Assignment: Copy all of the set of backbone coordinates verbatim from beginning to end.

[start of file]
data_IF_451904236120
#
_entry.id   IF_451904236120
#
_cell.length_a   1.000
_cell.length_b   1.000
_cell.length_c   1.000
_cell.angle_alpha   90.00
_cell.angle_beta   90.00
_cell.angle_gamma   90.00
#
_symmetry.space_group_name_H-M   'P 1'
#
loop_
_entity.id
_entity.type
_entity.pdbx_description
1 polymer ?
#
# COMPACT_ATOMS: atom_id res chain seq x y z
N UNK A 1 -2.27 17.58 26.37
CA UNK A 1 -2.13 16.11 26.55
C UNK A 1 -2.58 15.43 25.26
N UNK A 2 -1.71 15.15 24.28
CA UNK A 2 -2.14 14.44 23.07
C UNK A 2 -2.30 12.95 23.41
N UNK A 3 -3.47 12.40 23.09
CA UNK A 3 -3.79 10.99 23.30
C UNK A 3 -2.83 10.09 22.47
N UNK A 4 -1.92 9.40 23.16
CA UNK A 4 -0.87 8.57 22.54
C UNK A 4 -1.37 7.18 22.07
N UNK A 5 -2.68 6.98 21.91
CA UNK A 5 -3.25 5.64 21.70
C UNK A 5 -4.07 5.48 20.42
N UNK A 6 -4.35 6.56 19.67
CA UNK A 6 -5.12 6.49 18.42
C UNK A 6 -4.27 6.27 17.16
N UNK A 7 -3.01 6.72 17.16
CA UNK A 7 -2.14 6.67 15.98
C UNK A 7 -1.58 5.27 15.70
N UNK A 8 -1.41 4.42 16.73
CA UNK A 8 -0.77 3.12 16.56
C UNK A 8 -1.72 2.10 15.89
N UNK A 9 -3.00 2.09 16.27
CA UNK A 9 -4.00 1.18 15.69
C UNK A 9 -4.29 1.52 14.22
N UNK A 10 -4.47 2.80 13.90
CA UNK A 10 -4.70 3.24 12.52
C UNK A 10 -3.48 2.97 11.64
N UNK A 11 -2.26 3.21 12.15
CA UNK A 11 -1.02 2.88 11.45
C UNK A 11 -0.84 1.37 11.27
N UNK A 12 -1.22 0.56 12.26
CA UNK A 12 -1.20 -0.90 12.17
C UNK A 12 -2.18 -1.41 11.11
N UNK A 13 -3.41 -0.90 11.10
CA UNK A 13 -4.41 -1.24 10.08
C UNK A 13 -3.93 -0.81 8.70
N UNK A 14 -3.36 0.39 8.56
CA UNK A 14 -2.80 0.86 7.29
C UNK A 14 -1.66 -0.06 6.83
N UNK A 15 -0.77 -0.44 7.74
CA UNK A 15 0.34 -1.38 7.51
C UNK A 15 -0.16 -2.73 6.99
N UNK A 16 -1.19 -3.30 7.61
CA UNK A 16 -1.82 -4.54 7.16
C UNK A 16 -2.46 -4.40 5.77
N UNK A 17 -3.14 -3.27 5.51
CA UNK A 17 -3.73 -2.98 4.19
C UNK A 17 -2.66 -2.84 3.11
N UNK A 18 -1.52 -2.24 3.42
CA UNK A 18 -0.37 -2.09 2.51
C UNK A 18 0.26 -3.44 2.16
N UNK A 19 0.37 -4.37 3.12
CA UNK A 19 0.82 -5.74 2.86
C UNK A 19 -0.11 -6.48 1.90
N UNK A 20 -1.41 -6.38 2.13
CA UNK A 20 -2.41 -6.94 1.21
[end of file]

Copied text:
data_IF_451904236120
#
_entry.id   IF_451904236120
#
_cell.length_a   1.000
_cell.length_b   1.000
_cell.length_c   1.000
_cell.angle_alpha   90.00
_cell.angle_beta   90.00
_cell.angle_gamma   90.00
#
_symmetry.space_group_name_H-M   'P 1'
#
loop_
_entity.id
_entity.type
_entity.pdbx_description
1 polymer ?
#
# COMPACT_ATOMS: atom_id res chain seq x y z
N UNK A 1 -2.27 17.58 26.37
CA UNK A 1 -2.13 16.11 26.55
C UNK A 1 -2.58 15.43 25.26
N UNK A 2 -1.71 15.15 24.28
CA UNK A 2 -2.14 14.44 23.07
C UNK A 2 -2.30 12.95 23.41
N UNK A 3 -3.47 12.40 23.09
CA UNK A 3 -3.79 10.99 23.30
C UNK A 3 -2.83 10.09 22.47
N UNK A 4 -1.92 9.40 23.16
CA UNK A 4 -0.87 8.57 22.54
C UNK A 4 -1.37 7.18 22.07
N UNK A 5 -2.68 6.98 21.91
CA UNK A 5 -3.25 5.64 21.70
C UNK A 5 -4.07 5.48 20.42
N UNK A 6 -4.35 6.56 19.67
CA UNK A 6 -5.12 6.49 18.42
C UNK A 6 -4.27 6.27 17.16
N UNK A 7 -3.01 6.72 17.16
CA UNK A 7 -2.14 6.67 15.98
C UNK A 7 -1.58 5.27 15.70
N UNK A 8 -1.41 4.42 16.73
CA UNK A 8 -0.77 3.12 16.56
C UNK A 8 -1.72 2.10 15.89
N UNK A 9 -3.00 2.09 16.27
CA UNK A 9 -4.00 1.18 15.69
C UNK A 9 -4.29 1.52 14.22
N UNK A 10 -4.47 2.80 13.90
CA UNK A 10 -4.70 3.24 12.52
C UNK A 10 -3.48 2.97 11.64
N UNK A 11 -2.26 3.21 12.15
CA UNK A 11 -1.02 2.88 11.45
C UNK A 11 -0.84 1.37 11.27
N UNK A 12 -1.22 0.56 12.26
CA UNK A 12 -1.20 -0.90 12.17
C UNK A 12 -2.18 -1.41 11.11
N UNK A 13 -3.41 -0.90 11.10
CA UNK A 13 -4.41 -1.24 10.08
C UNK A 13 -3.93 -0.81 8.70
N UNK A 14 -3.36 0.39 8.56
CA UNK A 14 -2.80 0.86 7.29
C UNK A 14 -1.66 -0.06 6.83
N UNK A 15 -0.77 -0.44 7.74
CA UNK A 15 0.34 -1.38 7.51
C UNK A 15 -0.16 -2.73 6.99
N UNK A 16 -1.19 -3.30 7.61
CA UNK A 16 -1.82 -4.54 7.16
C UNK A 16 -2.46 -4.40 5.77
N UNK A 17 -3.14 -3.27 5.51
CA UNK A 17 -3.73 -2.98 4.19
C UNK A 17 -2.66 -2.84 3.11
N UNK A 18 -1.52 -2.24 3.42
CA UNK A 18 -0.37 -2.09 2.51
C UNK A 18 0.26 -3.44 2.16
N UNK A 19 0.37 -4.37 3.12
CA UNK A 19 0.82 -5.74 2.86
C UNK A 19 -0.11 -6.48 1.90
N UNK A 20 -1.41 -6.38 2.13
CA UNK A 20 -2.41 -6.94 1.21